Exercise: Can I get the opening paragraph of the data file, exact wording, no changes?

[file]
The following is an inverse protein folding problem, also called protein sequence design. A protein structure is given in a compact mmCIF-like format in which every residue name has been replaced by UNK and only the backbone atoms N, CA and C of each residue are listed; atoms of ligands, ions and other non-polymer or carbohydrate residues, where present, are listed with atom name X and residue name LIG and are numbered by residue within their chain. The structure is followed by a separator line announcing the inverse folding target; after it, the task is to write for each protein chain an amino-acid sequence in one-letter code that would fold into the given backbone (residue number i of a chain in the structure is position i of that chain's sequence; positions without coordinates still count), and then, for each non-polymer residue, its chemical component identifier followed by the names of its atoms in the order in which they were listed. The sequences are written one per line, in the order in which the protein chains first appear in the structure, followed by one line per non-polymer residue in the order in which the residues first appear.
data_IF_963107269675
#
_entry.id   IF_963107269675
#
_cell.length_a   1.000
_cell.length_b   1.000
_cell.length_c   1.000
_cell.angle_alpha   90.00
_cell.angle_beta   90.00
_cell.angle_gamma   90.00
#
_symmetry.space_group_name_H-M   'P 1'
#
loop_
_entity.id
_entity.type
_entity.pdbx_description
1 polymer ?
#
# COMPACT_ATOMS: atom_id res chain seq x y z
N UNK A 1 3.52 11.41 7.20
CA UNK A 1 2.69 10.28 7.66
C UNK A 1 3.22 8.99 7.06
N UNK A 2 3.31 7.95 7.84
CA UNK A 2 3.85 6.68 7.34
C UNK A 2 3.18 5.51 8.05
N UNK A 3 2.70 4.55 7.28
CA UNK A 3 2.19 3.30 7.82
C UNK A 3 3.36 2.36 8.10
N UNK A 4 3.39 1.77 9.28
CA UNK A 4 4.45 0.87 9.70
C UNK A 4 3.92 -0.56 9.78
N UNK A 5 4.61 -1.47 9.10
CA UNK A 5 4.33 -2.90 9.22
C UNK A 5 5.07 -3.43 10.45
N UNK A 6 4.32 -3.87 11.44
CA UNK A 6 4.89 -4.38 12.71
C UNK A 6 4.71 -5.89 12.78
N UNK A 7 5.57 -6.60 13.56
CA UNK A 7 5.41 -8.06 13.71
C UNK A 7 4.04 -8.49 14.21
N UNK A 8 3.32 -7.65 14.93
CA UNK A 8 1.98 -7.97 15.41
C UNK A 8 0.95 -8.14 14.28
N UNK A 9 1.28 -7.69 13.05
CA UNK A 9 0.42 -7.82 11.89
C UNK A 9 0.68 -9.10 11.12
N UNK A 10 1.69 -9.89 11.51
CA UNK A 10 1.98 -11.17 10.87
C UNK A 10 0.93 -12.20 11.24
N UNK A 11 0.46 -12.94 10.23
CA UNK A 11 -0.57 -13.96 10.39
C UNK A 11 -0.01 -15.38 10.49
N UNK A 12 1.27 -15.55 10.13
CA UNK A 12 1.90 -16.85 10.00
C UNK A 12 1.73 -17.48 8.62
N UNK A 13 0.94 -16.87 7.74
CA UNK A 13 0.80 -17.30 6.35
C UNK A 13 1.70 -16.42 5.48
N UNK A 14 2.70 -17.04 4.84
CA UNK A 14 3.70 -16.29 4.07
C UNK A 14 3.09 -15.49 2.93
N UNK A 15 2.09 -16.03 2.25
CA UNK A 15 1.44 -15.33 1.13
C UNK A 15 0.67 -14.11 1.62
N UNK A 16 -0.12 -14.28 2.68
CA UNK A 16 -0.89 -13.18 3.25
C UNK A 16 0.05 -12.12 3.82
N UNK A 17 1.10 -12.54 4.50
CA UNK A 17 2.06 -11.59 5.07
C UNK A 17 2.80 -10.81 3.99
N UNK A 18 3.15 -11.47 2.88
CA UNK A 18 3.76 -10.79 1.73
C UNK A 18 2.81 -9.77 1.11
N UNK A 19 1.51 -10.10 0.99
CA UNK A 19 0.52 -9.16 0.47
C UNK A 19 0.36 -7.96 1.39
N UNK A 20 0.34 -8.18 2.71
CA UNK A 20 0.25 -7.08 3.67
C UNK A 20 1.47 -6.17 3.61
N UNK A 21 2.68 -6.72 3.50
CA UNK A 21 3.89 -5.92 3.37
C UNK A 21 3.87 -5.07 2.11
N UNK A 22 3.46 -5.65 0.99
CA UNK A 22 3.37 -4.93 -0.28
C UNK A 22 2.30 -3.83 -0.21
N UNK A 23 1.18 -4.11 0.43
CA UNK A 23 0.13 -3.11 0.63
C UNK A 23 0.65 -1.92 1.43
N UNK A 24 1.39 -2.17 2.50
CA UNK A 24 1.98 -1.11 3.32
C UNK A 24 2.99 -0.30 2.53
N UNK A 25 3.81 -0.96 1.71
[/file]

The following is an inverse protein folding problem, also called protein sequence design. A protein structure is given in a compact mmCIF-like format in which every residue name has been replaced by UNK and only the backbone atoms N, CA and C of each residue are listed; atoms of ligands, ions and other non-polymer or carbohydrate residues, where present, are listed with atom name X and residue name LIG and are numbered by residue within their chain. The structure is followed by a separator line announcing the inverse folding target; after it, the task is to write for each protein chain an amino-acid sequence in one-letter code that would fold into the given backbone (residue number i of a chain in the structure is position i of that chain's sequence; positions without coordinates still count), and then, for each non-polymer residue, its chemical component identifier followed by the names of its atoms in the order in which they were listed. The sequences are written one per line, in the order in which the protein chains first appear in the structure, followed by one line per non-polymer residue in the order in which the residues first appear.